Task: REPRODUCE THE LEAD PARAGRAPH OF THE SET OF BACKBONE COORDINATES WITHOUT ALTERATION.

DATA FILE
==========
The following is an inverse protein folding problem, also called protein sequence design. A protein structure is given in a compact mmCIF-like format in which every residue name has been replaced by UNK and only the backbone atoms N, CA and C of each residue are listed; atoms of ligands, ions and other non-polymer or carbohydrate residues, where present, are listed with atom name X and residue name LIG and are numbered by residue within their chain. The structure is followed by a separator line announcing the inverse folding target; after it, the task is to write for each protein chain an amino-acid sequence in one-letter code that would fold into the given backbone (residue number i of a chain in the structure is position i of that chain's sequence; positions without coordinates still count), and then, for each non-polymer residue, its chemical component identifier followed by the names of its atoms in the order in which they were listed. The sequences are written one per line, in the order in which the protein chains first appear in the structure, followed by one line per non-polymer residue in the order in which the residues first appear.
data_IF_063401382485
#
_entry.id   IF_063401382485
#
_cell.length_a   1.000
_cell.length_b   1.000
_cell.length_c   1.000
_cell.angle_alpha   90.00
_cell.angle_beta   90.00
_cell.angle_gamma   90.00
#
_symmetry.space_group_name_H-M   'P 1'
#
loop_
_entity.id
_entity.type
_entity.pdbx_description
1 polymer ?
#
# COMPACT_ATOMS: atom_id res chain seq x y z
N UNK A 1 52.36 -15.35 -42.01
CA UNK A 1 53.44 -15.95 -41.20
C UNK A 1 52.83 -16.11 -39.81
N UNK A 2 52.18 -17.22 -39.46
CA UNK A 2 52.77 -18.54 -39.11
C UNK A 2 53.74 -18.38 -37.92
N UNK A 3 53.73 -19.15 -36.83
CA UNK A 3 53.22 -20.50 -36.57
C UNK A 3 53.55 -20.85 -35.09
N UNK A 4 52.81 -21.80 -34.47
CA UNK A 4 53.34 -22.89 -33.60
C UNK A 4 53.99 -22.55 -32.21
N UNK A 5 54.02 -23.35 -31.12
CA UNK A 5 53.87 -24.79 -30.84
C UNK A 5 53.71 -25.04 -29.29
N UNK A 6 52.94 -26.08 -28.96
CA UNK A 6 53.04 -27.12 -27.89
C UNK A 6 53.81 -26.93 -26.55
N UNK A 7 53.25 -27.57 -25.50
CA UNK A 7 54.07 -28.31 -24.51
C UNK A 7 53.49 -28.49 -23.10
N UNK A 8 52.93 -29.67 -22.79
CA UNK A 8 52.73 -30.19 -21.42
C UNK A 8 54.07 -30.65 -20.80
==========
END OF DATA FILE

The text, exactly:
The following is an inverse protein folding problem, also called protein sequence design. A protein structure is given in a compact mmCIF-like format in which every residue name has been replaced by UNK and only the backbone atoms N, CA and C of each residue are listed; atoms of ligands, ions and other non-polymer or carbohydrate residues, where present, are listed with atom name X and residue name LIG and are numbered by residue within their chain. The structure is followed by a separator line announcing the inverse folding target; after it, the task is to write for each protein chain an amino-acid sequence in one-letter code that would fold into the given backbone (residue number i of a chain in the structure is position i of that chain's sequence; positions without coordinates still count), and then, for each non-polymer residue, its chemical component identifier followed by the names of its atoms in the order in which they were listed. The sequences are written one per line, in the order in which the protein chains first appear in the structure, followed by one line per non-polymer residue in the order in which the residues first appear.